Let’s face it: Across Europe, migrants are still too often perceived as a socio-economic burden unless they can fill jobs that would have remained vacant otherwise. Such unfair focus on the negative aspects of migration purposely ignores much more important truths, simply because they don’t fit with the narrative. Migrants mitigate the effects of demographic decline and ageing, bring us cultural diversity, and make concrete contributions to our economies. This wrongful vision results in several barriers to integration, one of them being more difficult access to jobs. “The main problem here is how EU countries have come to provide migrants with a specific ‘legal status’ that effectively separates them from the rest of the population. Migrants are assigned to a legal category which directly affects their capacity to be hired. Asylum seekers for instance, are banned from work in many EU countries for a long period of time. Such a gap in their CV creates a vicious circle, which is only made worse by the lack of mechanisms acknowledging past educational achievements and skills, not to mention discrimination,” says Simone Baglioni, professor of Sociology at the University of Parma. With funding under the project SIRIUS (Skills and Integration of Migrants, Refugees and Asylum Applicants in European Labour Markets), Baglioni and other project partners could investigate labour market barriers and enablers for newcomers to the EU. They combined an assessment of policies and legal frameworks with societal dynamics and analysis of individual experiences, and eventually generated a much better understanding of the complexity of labour market integration for post-2014 migrants.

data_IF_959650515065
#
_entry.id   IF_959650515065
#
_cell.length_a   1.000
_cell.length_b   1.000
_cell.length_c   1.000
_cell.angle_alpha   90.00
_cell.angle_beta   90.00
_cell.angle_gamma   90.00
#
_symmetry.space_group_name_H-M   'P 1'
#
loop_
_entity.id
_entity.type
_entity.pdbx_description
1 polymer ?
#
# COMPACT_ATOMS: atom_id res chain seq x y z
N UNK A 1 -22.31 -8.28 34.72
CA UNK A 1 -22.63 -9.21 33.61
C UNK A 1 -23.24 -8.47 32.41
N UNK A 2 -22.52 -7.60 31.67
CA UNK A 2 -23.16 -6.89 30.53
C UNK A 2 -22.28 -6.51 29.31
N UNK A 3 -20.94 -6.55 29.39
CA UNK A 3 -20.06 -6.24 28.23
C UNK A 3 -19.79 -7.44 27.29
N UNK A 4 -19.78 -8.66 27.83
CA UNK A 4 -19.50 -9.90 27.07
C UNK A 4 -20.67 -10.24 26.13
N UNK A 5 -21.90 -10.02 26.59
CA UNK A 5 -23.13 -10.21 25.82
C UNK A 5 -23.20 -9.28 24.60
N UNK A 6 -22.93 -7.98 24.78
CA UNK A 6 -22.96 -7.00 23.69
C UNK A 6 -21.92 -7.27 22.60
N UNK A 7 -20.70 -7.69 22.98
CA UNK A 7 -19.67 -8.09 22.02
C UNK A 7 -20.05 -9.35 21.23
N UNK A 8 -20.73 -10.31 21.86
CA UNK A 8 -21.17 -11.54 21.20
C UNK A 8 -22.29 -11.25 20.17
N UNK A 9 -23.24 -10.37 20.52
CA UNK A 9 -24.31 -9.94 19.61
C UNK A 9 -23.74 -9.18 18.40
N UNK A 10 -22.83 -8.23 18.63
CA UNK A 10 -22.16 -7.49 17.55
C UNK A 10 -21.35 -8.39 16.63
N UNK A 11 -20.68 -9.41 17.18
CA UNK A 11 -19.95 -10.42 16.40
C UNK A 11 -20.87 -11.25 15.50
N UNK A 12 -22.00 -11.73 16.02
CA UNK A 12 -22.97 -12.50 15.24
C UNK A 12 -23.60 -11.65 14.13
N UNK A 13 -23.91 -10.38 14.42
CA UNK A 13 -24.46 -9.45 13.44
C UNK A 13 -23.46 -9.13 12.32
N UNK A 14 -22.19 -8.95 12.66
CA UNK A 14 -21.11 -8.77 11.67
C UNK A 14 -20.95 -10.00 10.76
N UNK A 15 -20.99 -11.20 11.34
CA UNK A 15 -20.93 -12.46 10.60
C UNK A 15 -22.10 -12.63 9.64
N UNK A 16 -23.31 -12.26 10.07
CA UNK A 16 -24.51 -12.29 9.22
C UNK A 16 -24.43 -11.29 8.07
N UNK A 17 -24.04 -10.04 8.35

A serious game to prepare newcomers
The SIRIUS findings culminated in the creation of a serious game application called WORKEEN, created by a team of political scientists, sociologists, economists and software engineers. “The application provides practical guidance and hands-on soft skills training for any migrant entering the labour market for the first time,” Baglioni notes. “It’s one of the first of its kind, interactively guiding jobseekers through the two stages of job search and workplace integration by means of gaming scenarios.” In the first step, WORKEEN guides migrants as they follow all the necessary steps to secure a job. The application provides a checklist that helps them identify required documentation, before delivering guidance on how the migrant should present his/her skills and past experiences. Additional information is provided on how to contact a placement agency, write a cover letter and CV, and prepare for a job interview. The second step helps newly appointed migrants succeed in their new role, as Baglioni explains. “We have created scenarios to help users navigate challenging situations from simple miscommunication in everyday encounters to facing bullying or abusive behaviour.” The WORKEEN application is available from the Google Play Store for Android devices, free of charge. It’s available in English, Arabic, Farsi and six different European languages. Besides their work on the WORKEEN application, the project team has also been raising awareness of the conditions migrants live in. The interactive documentary ‘Workers: 11 stories from the European job market’, for instance, provides the broader public with first-hand insight from 11 refugees and migrants who’ve struggled with the European job market. The consortium has also successfully entered the political and academic debate on migrants, most recently with an open access book discussing how policies and legal frameworks shape opportunities for labour migration. “We hope the project will contribute by raising awareness about the barriers that should be removed; but most importantly by providing migrants with a qualified voice to speak with policymakers, social actors the media and ordinary citizens. At the end of the day, all we wish for is a common vision of a cohesive society respectful of diversities,” Baglioni concludes.
SIRIUS, migrants, refugees, labour market, legal status, discrimination, WORKEEN